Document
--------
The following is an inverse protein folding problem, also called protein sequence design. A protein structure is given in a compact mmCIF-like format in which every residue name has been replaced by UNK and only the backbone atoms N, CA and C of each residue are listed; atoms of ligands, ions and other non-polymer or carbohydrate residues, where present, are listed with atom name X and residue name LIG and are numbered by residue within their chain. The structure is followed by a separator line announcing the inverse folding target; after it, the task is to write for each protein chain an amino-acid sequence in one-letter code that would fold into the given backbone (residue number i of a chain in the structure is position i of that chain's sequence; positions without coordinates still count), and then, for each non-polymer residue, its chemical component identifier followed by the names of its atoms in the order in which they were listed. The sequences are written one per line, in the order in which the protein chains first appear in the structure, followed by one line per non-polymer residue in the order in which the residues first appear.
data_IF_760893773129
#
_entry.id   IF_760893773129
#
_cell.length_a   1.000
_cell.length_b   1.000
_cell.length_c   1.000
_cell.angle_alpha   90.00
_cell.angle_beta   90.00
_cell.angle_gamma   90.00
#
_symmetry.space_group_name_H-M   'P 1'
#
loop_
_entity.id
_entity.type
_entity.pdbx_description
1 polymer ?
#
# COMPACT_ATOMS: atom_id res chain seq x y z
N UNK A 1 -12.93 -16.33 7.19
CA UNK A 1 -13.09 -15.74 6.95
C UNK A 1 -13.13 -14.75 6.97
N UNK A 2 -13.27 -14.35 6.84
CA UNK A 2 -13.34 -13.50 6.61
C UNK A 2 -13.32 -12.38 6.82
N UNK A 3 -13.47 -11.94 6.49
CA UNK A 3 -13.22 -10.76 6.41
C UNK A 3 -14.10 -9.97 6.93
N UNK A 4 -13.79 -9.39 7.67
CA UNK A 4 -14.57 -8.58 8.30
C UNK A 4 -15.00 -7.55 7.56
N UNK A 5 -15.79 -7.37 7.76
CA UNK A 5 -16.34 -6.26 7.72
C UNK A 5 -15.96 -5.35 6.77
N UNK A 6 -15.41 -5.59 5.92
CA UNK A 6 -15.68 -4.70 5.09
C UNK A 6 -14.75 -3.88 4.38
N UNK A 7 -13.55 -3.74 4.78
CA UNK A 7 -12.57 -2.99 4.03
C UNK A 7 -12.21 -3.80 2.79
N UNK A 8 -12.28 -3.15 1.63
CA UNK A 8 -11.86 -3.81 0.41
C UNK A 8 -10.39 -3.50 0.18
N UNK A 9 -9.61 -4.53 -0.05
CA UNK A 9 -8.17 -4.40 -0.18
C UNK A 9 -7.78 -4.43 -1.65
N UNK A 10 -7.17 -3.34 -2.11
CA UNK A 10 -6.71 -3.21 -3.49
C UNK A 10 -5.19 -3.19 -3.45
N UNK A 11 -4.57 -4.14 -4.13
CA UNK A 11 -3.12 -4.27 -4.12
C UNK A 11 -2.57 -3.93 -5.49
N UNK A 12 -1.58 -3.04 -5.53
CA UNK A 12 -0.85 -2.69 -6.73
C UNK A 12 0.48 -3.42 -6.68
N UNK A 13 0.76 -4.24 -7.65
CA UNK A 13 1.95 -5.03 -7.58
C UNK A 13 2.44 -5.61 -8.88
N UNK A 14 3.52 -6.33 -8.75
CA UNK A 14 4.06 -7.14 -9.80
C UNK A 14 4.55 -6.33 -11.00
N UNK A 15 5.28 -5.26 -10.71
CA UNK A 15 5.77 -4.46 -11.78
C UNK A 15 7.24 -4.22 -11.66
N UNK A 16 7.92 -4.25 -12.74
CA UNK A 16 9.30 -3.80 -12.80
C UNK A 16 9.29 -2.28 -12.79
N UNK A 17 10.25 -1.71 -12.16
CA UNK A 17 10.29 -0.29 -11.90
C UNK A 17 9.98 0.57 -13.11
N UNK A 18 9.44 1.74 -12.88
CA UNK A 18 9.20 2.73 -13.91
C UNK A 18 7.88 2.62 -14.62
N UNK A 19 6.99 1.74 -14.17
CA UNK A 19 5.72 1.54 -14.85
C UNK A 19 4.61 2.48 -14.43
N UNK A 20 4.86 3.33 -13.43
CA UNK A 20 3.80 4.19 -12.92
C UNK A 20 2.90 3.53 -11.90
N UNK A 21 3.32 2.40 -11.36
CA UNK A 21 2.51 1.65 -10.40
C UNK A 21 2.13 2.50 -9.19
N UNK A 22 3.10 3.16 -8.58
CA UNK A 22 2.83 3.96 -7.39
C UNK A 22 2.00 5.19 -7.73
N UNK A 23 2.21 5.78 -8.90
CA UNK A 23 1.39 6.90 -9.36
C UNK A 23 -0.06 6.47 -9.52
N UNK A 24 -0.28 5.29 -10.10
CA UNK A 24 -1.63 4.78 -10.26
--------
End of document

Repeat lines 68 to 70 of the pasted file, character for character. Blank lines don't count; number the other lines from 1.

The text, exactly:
CA UNK A 16 9.30 -3.80 -12.80
C UNK A 16 9.29 -2.28 -12.79
N UNK A 17 10.25 -1.71 -12.16